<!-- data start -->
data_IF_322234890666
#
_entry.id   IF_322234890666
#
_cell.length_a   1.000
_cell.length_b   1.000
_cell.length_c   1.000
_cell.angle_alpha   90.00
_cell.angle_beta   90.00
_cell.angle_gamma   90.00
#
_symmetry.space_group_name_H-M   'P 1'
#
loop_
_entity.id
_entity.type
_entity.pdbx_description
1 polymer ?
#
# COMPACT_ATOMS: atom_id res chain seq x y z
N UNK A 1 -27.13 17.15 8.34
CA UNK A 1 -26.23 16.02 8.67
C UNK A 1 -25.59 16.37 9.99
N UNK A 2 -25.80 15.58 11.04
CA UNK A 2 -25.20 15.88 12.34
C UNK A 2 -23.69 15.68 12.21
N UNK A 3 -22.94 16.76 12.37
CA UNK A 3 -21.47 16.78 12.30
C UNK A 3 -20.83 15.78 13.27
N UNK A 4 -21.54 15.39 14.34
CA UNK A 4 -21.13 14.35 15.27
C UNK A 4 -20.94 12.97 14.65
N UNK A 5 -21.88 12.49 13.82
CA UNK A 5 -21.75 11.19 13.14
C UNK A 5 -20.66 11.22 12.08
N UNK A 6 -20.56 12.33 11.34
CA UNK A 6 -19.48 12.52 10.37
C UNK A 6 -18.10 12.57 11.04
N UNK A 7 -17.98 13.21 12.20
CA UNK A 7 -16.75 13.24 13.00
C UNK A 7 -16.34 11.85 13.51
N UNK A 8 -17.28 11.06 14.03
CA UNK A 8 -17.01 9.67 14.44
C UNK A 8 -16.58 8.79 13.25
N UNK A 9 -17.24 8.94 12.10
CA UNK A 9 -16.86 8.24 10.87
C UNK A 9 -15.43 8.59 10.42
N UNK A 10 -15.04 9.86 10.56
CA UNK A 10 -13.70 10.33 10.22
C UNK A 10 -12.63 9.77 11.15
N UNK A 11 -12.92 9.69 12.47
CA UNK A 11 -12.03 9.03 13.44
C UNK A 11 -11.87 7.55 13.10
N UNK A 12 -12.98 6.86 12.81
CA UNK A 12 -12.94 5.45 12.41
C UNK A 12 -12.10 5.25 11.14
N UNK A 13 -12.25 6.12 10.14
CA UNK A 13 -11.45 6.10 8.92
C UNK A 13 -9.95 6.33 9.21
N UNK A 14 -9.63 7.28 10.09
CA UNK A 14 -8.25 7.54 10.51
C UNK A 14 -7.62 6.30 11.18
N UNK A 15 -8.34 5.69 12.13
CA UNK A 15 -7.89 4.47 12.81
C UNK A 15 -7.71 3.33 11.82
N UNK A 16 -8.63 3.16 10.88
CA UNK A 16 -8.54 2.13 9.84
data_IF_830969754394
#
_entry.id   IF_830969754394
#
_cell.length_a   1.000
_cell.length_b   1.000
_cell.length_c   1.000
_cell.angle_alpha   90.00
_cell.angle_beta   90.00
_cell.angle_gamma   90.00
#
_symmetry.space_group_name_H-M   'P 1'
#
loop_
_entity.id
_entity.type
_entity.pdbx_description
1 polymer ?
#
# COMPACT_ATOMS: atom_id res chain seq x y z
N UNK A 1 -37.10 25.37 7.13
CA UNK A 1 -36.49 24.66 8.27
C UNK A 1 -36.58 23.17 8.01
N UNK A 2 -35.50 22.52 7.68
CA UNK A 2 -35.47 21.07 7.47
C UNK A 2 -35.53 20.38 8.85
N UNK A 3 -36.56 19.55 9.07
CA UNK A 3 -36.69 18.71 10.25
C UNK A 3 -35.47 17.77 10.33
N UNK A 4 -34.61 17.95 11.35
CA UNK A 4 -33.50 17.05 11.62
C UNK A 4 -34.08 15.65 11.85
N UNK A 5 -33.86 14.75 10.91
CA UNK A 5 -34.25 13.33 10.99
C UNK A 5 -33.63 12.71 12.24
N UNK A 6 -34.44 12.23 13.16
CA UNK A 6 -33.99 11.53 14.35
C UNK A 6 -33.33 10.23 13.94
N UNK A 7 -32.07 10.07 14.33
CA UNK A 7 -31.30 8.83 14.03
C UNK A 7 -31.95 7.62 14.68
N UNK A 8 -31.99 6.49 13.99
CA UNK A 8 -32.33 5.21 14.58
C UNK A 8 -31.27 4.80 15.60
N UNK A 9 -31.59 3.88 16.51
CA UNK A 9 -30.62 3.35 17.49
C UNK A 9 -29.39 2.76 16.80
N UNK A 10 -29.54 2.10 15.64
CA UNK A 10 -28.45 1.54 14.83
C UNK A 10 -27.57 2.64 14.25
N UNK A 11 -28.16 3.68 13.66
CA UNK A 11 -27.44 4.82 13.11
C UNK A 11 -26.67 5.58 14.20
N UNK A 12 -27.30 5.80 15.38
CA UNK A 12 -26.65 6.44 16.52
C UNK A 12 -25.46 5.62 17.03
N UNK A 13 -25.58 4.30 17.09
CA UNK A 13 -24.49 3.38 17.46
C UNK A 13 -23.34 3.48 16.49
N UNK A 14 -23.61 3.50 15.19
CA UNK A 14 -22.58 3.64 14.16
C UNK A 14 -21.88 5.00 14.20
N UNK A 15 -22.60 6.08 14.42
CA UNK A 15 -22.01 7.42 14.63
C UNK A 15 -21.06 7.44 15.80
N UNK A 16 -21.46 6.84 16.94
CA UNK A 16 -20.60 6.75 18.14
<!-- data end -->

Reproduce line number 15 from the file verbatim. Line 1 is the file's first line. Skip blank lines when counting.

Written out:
_entity.id